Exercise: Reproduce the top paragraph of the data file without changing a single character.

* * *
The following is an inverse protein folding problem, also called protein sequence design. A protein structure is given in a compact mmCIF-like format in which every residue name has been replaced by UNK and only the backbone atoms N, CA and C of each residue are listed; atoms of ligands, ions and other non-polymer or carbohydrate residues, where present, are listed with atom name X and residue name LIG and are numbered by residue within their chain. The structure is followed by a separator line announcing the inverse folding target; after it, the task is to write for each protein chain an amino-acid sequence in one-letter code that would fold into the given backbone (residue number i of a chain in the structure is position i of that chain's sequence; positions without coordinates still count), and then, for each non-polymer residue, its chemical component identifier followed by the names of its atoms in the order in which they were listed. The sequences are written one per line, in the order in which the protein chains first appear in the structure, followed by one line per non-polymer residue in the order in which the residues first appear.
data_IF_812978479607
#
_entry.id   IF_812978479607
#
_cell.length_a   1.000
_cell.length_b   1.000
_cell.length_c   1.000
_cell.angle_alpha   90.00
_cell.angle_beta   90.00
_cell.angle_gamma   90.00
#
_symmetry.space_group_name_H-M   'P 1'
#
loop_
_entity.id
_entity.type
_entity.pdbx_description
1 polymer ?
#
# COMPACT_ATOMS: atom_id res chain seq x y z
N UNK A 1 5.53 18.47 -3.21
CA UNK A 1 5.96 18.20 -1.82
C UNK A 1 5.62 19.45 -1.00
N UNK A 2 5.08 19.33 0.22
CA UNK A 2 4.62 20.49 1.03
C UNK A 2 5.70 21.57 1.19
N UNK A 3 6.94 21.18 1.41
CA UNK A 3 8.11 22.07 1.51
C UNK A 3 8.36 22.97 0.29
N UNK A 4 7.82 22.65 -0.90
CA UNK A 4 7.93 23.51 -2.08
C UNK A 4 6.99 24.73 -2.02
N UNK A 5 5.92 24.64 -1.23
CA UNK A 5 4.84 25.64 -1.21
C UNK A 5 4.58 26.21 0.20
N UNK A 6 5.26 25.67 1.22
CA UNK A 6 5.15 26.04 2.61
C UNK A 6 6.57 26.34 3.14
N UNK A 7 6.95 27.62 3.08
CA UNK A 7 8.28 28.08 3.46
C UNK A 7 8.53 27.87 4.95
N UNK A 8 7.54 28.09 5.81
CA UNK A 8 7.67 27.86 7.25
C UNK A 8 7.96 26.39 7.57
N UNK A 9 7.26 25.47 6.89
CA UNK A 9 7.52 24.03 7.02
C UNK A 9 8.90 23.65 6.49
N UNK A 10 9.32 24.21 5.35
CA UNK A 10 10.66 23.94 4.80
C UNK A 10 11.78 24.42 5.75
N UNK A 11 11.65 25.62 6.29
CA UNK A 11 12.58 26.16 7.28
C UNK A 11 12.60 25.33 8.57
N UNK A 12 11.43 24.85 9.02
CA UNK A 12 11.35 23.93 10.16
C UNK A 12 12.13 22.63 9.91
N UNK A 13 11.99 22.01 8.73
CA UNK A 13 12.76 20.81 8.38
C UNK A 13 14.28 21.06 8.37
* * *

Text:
The following is an inverse protein folding problem, also called protein sequence design. A protein structure is given in a compact mmCIF-like format in which every residue name has been replaced by UNK and only the backbone atoms N, CA and C of each residue are listed; atoms of ligands, ions and other non-polymer or carbohydrate residues, where present, are listed with atom name X and residue name LIG and are numbered by residue within their chain. The structure is followed by a separator line announcing the inverse folding target; after it, the task is to write for each protein chain an amino-acid sequence in one-letter code that would fold into the given backbone (residue number i of a chain in the structure is position i of that chain's sequence; positions without coordinates still count), and then, for each non-polymer residue, its chemical component identifier followed by the names of its atoms in the order in which they were listed. The sequences are written one per line, in the order in which the protein chains first appear in the structure, followed by one line per non-polymer residue in the order in which the residues first appear.